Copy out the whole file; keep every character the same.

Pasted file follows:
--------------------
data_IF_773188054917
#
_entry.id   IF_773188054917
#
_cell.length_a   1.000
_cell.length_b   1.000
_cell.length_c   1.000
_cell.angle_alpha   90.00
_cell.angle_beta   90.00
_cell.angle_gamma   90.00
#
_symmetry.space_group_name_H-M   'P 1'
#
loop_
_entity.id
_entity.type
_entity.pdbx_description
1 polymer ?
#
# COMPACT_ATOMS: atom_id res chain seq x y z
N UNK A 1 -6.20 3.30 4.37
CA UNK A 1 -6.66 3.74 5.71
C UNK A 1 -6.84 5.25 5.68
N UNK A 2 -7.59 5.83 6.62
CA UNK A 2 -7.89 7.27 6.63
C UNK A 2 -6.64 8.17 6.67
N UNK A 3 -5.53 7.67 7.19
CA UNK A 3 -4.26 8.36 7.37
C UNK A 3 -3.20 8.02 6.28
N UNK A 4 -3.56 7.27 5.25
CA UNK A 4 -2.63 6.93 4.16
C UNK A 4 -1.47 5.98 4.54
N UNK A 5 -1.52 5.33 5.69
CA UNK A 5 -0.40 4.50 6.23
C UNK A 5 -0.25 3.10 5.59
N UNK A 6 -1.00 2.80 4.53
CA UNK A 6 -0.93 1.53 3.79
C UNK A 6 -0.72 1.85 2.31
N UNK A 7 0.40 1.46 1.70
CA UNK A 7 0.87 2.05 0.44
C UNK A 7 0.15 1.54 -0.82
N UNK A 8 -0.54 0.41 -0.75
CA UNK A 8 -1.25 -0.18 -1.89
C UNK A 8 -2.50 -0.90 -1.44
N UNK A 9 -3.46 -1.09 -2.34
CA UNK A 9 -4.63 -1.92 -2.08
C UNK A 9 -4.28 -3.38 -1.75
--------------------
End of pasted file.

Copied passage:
data_IF_773188054917
#
_entry.id   IF_773188054917
#
_cell.length_a   1.000
_cell.length_b   1.000
_cell.length_c   1.000
_cell.angle_alpha   90.00
_cell.angle_beta   90.00
_cell.angle_gamma   90.00
#
_symmetry.space_group_name_H-M   'P 1'
#
loop_
_entity.id
_entity.type
_entity.pdbx_description
1 polymer ?
#
# COMPACT_ATOMS: atom_id res chain seq x y z
N UNK A 1 -6.20 3.30 4.37
CA UNK A 1 -6.66 3.74 5.71
C UNK A 1 -6.84 5.25 5.68
N UNK A 2 -7.59 5.83 6.62
CA UNK A 2 -7.89 7.27 6.63
C UNK A 2 -6.64 8.17 6.67
N UNK A 3 -5.53 7.67 7.19
CA UNK A 3 -4.26 8.36 7.37
C UNK A 3 -3.20 8.02 6.28
N UNK A 4 -3.56 7.27 5.25
CA UNK A 4 -2.63 6.93 4.16
C UNK A 4 -1.47 5.98 4.54
N UNK A 5 -1.52 5.33 5.69
CA UNK A 5 -0.40 4.50 6.23
C UNK A 5 -0.25 3.10 5.59
N UNK A 6 -1.00 2.80 4.53
CA UNK A 6 -0.93 1.53 3.79
C UNK A 6 -0.72 1.85 2.31
N UNK A 7 0.40 1.46 1.70
CA UNK A 7 0.87 2.05 0.44
C UNK A 7 0.15 1.54 -0.82
N UNK A 8 -0.54 0.41 -0.75
CA UNK A 8 -1.25 -0.18 -1.89
C UNK A 8 -2.50 -0.90 -1.44
N UNK A 9 -3.46 -1.09 -2.34
CA UNK A 9 -4.63 -1.92 -2.08
C UNK A 9 -4.28 -3.38 -1.75